Bergamo is a beautiful city, a medieval hilltop old town. It is easily reached by Ryanair flights from Glasgow, London, Paris, Girona, Brussels, Frankfurt, Hamburg and Stockholm, making it an ideal short break destination. The airport is near the city and can be reached by regular buses, costing around one euro. The walled old town, reached by funicular, is well preserved.
The Academia Carrera is said to have one of the best collections of art in Italy. The surrounding countryside is lovely. There are churches in many small villages with medieval frescoes and paintings. Nearby is Lake Iseo, which has the largest lake island in Europe. The famous Valpolcia and Franciacorta wines are produced locally. North of the city are the Pre Alps and the Valle Bremabana.
Bergamo is a real life tale of two cities: Bergamo Alta, the walled hilltop medieval city, and Bergamo Bassa, the lower city, built mainly at the beginning of the 20th century. Bergamo has long been acknowledged as a gorgeous city. The 14th century Italian scholar, poet and humanist, Francesco Petrarca, remarked, “I shall always remember the image of Bergamo, Italy’s alpine town.” This is praise indeed as Petrarch is regarded as one of Italy’s great scholars and a leading contributor in the development of the Renaissance.
Formerly known as Barra, Bergamo is said to have been founded by Cydno, the son of the originator of the Liguri family. The Etruscans turned the city into a fortress in the 6th century BC – ideal as they could see right over the plains below and spot any advancing enemy. Later that century the city was taken over by the Cenomani Gauls, who renamed it Berghem, city on the mountain.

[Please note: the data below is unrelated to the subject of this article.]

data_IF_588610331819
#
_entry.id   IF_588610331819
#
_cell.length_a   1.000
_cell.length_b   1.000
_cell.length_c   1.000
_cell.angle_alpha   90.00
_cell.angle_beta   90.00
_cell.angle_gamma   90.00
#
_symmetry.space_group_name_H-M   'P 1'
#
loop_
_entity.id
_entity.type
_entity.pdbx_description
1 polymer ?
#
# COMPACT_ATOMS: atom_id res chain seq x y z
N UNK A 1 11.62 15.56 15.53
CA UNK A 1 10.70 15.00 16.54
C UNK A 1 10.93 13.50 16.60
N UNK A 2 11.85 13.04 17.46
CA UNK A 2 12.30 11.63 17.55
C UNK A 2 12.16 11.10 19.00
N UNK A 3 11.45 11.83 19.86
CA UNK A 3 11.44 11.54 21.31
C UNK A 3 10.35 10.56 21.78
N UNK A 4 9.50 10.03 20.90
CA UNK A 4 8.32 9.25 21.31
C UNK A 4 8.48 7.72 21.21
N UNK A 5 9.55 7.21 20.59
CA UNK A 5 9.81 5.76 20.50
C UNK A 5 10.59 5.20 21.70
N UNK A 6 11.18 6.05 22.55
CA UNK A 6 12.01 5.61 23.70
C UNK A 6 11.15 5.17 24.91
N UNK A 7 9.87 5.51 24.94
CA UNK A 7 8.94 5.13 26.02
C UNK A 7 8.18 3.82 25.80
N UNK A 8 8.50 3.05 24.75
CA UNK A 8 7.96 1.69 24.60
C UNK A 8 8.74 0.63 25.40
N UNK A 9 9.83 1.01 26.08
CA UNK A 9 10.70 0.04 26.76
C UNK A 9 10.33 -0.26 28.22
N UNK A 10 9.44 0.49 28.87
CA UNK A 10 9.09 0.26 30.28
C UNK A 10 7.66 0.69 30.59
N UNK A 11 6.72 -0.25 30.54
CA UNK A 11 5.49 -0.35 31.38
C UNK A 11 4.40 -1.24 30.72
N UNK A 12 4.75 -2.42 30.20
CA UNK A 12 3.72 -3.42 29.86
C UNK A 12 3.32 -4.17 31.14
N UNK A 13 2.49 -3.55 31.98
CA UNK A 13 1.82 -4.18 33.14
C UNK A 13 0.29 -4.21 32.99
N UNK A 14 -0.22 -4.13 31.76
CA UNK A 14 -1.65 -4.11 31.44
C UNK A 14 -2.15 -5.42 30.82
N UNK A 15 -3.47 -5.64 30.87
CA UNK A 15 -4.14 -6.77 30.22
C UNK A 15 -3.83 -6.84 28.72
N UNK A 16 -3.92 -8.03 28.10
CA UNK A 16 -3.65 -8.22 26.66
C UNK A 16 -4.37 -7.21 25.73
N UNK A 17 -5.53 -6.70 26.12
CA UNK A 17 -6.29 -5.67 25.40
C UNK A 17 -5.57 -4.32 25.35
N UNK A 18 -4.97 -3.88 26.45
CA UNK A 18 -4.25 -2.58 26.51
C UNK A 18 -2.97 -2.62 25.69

The spread of the Roman Empire brought about a slight change in name to Bergomum, and it was during this period that the first walls were built around the city. The city was dominated by the Longobaords and Franks before becoming a free town in the 12th century. For several centuries, from 1428, the Venetians dominated Bergamo bringing a long period of social, political and cultural wealth. The walls were rebuilt in the 16th century by the Republic of Venice. During the French Revolution, Bergamo was part of the French Cisapine Republic. After the Congress of Vienna, the Austrians ruled until the unification of Italy in 1859.
The heart of the old town is the 15th century Piazza Vecchia. The main entrance is the Sant’Agostoa gate. The walls extend for more than five kilometres and there are four gates. The portico of the Palazzo della Ragione, which sits in Piazza Vecchia, dates from the 12th century. The potico leads into the Piazza del Duomo. Here is the church of Santa Maria, also dating from the 12th century with an octagonal dome. There are still traces of the original frescoes depicting the “tree of life.” The wooden confessional was made in 1705 by Andrea Fontani. Donizetti’s tomb is at the back of the church.